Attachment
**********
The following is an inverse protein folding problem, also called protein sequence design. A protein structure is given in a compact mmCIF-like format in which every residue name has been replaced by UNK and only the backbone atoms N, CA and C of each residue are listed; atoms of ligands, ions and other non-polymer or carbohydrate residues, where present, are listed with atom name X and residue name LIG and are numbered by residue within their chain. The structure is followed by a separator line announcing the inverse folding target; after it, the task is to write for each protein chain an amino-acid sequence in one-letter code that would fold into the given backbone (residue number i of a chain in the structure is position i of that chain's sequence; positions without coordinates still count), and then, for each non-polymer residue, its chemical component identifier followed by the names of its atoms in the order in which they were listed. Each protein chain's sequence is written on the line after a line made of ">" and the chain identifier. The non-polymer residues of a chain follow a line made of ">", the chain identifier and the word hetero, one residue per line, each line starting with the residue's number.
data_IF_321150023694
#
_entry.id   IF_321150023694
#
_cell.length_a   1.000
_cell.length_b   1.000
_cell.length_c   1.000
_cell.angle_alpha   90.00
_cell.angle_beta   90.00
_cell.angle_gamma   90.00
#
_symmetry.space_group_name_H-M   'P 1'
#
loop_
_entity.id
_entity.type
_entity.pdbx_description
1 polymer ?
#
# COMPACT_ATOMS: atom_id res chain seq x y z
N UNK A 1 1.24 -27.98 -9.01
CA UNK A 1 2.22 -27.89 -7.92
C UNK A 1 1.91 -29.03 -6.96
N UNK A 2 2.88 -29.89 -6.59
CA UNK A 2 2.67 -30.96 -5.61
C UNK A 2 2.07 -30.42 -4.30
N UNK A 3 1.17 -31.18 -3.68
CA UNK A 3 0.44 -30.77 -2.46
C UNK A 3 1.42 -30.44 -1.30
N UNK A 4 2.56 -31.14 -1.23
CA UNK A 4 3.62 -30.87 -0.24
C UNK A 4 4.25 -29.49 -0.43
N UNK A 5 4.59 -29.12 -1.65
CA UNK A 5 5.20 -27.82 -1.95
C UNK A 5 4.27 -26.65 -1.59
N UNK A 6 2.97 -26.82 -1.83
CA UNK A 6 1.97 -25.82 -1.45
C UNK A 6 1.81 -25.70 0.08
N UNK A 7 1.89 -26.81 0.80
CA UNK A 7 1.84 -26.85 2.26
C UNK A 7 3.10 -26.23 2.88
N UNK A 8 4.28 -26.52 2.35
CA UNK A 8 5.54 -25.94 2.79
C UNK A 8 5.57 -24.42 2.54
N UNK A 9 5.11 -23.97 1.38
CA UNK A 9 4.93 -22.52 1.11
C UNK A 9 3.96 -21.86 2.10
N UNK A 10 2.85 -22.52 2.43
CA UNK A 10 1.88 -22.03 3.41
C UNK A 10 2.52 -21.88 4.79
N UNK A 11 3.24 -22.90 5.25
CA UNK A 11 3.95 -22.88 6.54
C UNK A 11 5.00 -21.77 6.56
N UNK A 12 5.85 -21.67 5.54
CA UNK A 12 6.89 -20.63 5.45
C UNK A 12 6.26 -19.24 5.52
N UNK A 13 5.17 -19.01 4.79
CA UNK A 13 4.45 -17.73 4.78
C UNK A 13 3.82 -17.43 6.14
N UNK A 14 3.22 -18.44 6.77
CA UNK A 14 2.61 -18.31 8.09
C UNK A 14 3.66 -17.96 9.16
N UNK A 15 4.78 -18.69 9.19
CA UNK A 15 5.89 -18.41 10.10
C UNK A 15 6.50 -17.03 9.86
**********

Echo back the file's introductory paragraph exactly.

The following is an inverse protein folding problem, also called protein sequence design. A protein structure is given in a compact mmCIF-like format in which every residue name has been replaced by UNK and only the backbone atoms N, CA and C of each residue are listed; atoms of ligands, ions and other non-polymer or carbohydrate residues, where present, are listed with atom name X and residue name LIG and are numbered by residue within their chain. The structure is followed by a separator line announcing the inverse folding target; after it, the task is to write for each protein chain an amino-acid sequence in one-letter code that would fold into the given backbone (residue number i of a chain in the structure is position i of that chain's sequence; positions without coordinates still count), and then, for each non-polymer residue, its chemical component identifier followed by the names of its atoms in the order in which they were listed. Each protein chain's sequence is written on the line after a line made of ">" and the chain identifier. The non-polymer residues of a chain follow a line made of ">", the chain identifier and the word hetero, one residue per line, each line starting with the residue's number.